On April 11, 1951, the institution of weekly envelopes for church offerings began and in October of that year, Father Gregory Economou came to St. Demetrios with his wife and three children and undertook the task of guiding St. Demetrios during the church rebuilding program. On January 20, 1957, while James Stomos took over the presidency of the congregation for the second time, women were given the right to hold office on the Board of Trustees.
In 1959, Dr. Thomas Leontis was elected president. This represented a historic first, in that the church leadership now passed to a new generation of men and women born in the United States of immigrant parents.
At the March 25, 1960, Greek Independence Day Celebration Themistocles Majoros was the main speaker regarding the significance of the day. On July 10, a home next to the parish house was purchased for $5,362.00 and torn down for a parking lot. The Hellenic Women's Society was founded in 1960 and held its first Greek pastry sale benefiting Delta College and the church.
On December 1, 1960, Gus Kookootsedes and Themistocles Majoros were named building fund co-chairmen. In 1961 cemetery lots at Forest Lawn in Saginaw were donated by Mr. and Mrs. Nick Kallos. In appreciation of the many charitable contributions this family had given, they were proclaimed "Great Benefactors of St. Demetrios Church." In 1961, the 7th Archdiocesan district was created and was headquartered in Detroit. For the first time, 31 communities had their very own bishop. On July 14, 1965, twenty acres of property on the southeast corner of Mackinaw and McCarty Roads in Saginaw Township, were purchased for $36,000.00 as the future site of St. Demetrios. The property consisted of partial woods and open farm land.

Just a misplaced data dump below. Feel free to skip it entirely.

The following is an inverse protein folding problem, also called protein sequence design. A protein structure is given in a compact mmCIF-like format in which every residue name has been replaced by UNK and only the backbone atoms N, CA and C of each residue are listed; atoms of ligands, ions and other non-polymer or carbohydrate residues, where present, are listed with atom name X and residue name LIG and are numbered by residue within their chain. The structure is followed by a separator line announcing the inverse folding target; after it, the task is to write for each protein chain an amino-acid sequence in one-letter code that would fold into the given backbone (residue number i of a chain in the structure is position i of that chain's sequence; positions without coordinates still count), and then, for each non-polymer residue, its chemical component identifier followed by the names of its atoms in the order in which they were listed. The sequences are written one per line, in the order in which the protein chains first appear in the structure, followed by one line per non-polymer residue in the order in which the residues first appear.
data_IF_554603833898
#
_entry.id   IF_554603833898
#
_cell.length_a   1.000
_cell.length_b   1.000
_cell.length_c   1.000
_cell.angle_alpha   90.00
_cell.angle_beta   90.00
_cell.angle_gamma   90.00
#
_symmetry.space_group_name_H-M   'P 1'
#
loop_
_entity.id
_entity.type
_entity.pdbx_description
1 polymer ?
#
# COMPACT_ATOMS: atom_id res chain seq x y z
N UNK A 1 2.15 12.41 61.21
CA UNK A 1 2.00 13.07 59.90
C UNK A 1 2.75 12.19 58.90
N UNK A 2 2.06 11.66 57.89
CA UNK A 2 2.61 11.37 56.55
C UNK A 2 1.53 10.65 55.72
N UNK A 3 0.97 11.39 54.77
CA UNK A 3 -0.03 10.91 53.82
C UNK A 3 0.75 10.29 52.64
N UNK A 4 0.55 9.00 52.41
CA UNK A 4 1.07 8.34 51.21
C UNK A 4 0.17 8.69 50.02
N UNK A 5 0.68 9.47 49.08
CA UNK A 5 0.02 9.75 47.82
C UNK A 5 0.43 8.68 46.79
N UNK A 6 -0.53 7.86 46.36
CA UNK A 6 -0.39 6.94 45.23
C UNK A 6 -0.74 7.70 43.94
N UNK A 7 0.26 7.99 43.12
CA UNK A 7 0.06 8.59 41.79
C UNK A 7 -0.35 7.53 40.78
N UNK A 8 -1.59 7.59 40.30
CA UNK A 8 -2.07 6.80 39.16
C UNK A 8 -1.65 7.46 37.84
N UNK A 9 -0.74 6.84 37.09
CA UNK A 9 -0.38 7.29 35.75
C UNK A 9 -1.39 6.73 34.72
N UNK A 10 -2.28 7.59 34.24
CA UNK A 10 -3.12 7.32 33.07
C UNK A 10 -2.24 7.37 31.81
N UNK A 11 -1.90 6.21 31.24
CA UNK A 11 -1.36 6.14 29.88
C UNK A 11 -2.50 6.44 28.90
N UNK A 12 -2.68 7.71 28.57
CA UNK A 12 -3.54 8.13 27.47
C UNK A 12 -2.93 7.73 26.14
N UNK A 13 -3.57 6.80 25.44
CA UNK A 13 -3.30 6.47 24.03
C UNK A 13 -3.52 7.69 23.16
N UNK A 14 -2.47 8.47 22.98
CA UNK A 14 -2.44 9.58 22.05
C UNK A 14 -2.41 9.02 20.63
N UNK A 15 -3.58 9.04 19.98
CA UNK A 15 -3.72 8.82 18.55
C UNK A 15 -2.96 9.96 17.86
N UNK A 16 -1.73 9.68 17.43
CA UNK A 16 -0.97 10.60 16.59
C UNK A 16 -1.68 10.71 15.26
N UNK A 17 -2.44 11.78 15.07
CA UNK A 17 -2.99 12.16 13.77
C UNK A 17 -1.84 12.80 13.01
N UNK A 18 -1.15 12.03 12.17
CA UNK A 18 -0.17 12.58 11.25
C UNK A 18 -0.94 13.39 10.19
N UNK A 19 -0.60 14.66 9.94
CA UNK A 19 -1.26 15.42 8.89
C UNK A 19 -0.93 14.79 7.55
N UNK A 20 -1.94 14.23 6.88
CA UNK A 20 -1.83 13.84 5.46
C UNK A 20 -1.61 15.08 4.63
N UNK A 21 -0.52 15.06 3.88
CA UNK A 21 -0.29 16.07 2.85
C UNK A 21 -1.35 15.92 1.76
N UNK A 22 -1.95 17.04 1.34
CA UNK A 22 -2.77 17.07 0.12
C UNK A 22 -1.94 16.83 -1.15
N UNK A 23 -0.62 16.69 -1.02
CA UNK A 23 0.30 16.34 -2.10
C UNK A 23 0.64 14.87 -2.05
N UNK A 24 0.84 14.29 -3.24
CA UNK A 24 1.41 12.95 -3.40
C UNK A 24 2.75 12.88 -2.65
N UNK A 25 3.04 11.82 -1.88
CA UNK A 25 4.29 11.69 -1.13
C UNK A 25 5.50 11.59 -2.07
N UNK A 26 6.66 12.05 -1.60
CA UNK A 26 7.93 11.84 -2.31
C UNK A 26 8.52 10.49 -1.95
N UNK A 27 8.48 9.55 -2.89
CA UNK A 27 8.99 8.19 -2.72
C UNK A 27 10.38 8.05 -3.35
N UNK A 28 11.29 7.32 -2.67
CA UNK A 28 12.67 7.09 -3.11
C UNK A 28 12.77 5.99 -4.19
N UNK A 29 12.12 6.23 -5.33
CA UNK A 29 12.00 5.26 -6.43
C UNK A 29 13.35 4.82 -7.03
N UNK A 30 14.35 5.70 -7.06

On January 15, 1967, Nicholas Makrianis was elected president of the Board of Trustees and suspended elections for the next four years. During which time the planning and construction of the new church took place. On March 12, 1967, it was determined that all funds given to the church in lieu of flowers at funerals go to the building fund unless specified. Dr. John Milionis and Gus Paron were named co-chairmen of the building committee for the new church. On September 10, a Past Presidents' Dinner was held honoring all of the presidents of the community. A three-day celebration, which began on October 28, took place in honor of the 30th Anniversary of the founding of the St. Demetrios Church.